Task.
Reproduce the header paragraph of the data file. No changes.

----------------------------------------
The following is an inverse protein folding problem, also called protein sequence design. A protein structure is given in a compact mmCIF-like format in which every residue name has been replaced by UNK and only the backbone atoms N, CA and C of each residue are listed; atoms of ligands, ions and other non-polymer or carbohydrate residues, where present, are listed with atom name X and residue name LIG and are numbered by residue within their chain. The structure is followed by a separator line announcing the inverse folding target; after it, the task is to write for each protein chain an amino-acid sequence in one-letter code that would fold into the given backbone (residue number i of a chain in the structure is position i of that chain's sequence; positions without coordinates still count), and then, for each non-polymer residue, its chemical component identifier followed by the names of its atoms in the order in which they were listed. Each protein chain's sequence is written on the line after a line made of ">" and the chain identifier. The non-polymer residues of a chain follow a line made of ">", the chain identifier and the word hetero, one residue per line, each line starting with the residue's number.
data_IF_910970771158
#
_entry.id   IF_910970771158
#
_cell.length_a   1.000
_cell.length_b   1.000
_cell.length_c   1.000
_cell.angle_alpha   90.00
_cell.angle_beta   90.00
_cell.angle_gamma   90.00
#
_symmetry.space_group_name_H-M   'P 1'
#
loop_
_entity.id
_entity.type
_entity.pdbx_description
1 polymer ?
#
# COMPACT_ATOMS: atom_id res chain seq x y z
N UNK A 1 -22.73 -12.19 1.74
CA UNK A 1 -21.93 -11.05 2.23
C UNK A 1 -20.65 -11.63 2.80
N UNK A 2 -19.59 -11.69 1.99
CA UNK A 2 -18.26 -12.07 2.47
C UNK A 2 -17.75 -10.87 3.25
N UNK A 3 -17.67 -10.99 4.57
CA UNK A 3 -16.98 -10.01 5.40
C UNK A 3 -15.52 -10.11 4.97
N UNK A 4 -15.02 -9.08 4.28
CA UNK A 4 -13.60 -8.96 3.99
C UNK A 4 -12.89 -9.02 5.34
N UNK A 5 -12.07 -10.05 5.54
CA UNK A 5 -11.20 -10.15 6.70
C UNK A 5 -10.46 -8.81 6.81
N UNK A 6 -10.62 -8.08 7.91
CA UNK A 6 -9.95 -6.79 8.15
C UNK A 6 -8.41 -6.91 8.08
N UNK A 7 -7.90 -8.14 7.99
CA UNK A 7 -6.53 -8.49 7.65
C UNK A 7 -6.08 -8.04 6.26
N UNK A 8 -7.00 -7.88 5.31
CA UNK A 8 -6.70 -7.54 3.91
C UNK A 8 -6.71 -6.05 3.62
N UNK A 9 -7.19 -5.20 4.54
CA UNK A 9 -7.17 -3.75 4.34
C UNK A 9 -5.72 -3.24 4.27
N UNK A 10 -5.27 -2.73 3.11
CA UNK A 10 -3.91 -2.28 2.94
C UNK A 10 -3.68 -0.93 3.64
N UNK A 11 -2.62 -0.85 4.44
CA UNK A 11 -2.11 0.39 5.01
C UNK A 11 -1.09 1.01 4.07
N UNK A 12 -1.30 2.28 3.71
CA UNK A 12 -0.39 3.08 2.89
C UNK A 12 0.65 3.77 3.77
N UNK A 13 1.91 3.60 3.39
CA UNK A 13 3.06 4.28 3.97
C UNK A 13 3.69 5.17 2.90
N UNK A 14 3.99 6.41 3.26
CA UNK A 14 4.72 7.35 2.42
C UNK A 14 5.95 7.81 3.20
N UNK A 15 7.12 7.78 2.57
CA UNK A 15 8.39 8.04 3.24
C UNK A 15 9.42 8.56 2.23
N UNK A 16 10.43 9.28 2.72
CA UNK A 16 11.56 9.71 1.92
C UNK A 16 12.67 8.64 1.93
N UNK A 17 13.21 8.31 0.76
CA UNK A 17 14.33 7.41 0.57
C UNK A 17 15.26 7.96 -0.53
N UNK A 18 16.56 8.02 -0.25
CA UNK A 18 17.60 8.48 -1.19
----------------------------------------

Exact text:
The following is an inverse protein folding problem, also called protein sequence design. A protein structure is given in a compact mmCIF-like format in which every residue name has been replaced by UNK and only the backbone atoms N, CA and C of each residue are listed; atoms of ligands, ions and other non-polymer or carbohydrate residues, where present, are listed with atom name X and residue name LIG and are numbered by residue within their chain. The structure is followed by a separator line announcing the inverse folding target; after it, the task is to write for each protein chain an amino-acid sequence in one-letter code that would fold into the given backbone (residue number i of a chain in the structure is position i of that chain's sequence; positions without coordinates still count), and then, for each non-polymer residue, its chemical component identifier followed by the names of its atoms in the order in which they were listed. Each protein chain's sequence is written on the line after a line made of ">" and the chain identifier. The non-polymer residues of a chain follow a line made of ">", the chain identifier and the word hetero, one residue per line, each line starting with the residue's number.